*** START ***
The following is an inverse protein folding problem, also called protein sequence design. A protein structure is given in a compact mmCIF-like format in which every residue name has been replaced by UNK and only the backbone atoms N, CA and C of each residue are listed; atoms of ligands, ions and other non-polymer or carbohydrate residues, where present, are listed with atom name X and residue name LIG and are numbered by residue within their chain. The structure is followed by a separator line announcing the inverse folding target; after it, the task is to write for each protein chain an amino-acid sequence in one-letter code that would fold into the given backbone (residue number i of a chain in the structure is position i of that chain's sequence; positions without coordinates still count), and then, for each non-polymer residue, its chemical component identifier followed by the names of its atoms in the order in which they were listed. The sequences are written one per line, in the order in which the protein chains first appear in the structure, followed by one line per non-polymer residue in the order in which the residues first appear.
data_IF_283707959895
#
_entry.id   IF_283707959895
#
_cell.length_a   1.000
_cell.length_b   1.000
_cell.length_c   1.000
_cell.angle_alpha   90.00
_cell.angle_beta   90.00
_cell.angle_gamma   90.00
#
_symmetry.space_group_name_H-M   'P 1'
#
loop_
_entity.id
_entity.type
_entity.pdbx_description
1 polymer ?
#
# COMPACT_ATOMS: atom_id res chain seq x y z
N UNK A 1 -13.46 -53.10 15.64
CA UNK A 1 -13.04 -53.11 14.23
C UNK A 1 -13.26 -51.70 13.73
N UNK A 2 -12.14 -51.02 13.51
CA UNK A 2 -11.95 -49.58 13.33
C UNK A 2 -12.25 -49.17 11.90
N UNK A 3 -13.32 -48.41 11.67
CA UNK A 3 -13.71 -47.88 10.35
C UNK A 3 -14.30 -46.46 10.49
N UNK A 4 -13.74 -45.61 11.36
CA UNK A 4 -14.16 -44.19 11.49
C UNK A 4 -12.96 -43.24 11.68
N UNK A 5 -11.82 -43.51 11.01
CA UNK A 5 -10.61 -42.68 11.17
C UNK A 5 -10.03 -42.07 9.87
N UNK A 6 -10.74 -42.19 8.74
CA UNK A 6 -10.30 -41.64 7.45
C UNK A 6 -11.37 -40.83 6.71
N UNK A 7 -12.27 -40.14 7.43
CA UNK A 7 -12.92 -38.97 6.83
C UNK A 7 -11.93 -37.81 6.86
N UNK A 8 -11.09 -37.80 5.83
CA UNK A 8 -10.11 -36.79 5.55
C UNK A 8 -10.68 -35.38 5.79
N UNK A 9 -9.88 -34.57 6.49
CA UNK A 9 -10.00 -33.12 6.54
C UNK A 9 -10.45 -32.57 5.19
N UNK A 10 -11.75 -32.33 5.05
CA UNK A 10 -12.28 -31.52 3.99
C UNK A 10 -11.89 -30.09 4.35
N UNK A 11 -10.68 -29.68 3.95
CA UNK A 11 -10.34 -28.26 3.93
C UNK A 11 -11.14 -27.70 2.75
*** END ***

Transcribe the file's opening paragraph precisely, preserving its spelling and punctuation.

The following is an inverse protein folding problem, also called protein sequence design. A protein structure is given in a compact mmCIF-like format in which every residue name has been replaced by UNK and only the backbone atoms N, CA and C of each residue are listed; atoms of ligands, ions and other non-polymer or carbohydrate residues, where present, are listed with atom name X and residue name LIG and are numbered by residue within their chain. The structure is followed by a separator line announcing the inverse folding target; after it, the task is to write for each protein chain an amino-acid sequence in one-letter code that would fold into the given backbone (residue number i of a chain in the structure is position i of that chain's sequence; positions without coordinates still count), and then, for each non-polymer residue, its chemical component identifier followed by the names of its atoms in the order in which they were listed. The sequences are written one per line, in the order in which the protein chains first appear in the structure, followed by one line per non-polymer residue in the order in which the residues first appear.